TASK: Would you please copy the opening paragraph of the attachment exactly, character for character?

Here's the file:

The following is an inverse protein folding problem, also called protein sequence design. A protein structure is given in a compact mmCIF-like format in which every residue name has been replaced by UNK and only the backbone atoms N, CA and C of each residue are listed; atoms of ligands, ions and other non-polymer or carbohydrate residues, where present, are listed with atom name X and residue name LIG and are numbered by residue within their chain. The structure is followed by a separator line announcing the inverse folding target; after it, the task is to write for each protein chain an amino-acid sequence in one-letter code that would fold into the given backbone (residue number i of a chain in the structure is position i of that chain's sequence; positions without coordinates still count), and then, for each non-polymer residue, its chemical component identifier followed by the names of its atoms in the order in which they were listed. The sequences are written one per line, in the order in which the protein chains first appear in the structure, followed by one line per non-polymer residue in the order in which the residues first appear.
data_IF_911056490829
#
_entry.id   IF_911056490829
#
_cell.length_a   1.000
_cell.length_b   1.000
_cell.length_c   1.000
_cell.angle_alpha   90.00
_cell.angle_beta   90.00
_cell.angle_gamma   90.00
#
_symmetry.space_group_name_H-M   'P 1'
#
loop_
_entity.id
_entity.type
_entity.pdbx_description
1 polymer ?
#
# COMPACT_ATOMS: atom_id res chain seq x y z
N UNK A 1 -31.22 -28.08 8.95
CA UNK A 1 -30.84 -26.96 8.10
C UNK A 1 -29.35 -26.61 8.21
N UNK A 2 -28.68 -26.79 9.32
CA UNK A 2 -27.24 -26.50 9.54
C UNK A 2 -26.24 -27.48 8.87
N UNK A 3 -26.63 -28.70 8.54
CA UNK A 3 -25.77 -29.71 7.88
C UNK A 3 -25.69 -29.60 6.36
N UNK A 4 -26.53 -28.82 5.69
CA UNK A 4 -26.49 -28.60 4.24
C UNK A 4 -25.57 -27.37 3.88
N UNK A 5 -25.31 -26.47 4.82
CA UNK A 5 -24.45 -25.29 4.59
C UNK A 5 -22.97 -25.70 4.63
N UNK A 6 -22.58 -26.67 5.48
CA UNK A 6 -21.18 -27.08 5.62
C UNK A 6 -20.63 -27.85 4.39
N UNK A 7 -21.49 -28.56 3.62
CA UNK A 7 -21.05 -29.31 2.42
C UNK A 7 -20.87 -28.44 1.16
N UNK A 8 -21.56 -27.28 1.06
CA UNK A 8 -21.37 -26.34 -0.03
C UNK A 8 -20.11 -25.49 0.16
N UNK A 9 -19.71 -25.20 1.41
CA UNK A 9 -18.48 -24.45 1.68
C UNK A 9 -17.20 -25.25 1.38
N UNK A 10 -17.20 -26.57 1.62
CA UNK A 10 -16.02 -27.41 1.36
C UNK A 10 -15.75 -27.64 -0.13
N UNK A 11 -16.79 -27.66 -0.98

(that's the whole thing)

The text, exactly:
The following is an inverse protein folding problem, also called protein sequence design. A protein structure is given in a compact mmCIF-like format in which every residue name has been replaced by UNK and only the backbone atoms N, CA and C of each residue are listed; atoms of ligands, ions and other non-polymer or carbohydrate residues, where present, are listed with atom name X and residue name LIG and are numbered by residue within their chain. The structure is followed by a separator line announcing the inverse folding target; after it, the task is to write for each protein chain an amino-acid sequence in one-letter code that would fold into the given backbone (residue number i of a chain in the structure is position i of that chain's sequence; positions without coordinates still count), and then, for each non-polymer residue, its chemical component identifier followed by the names of its atoms in the order in which they were listed. The sequences are written one per line, in the order in which the protein chains first appear in the structure, followed by one line per non-polymer residue in the order in which the residues first appear.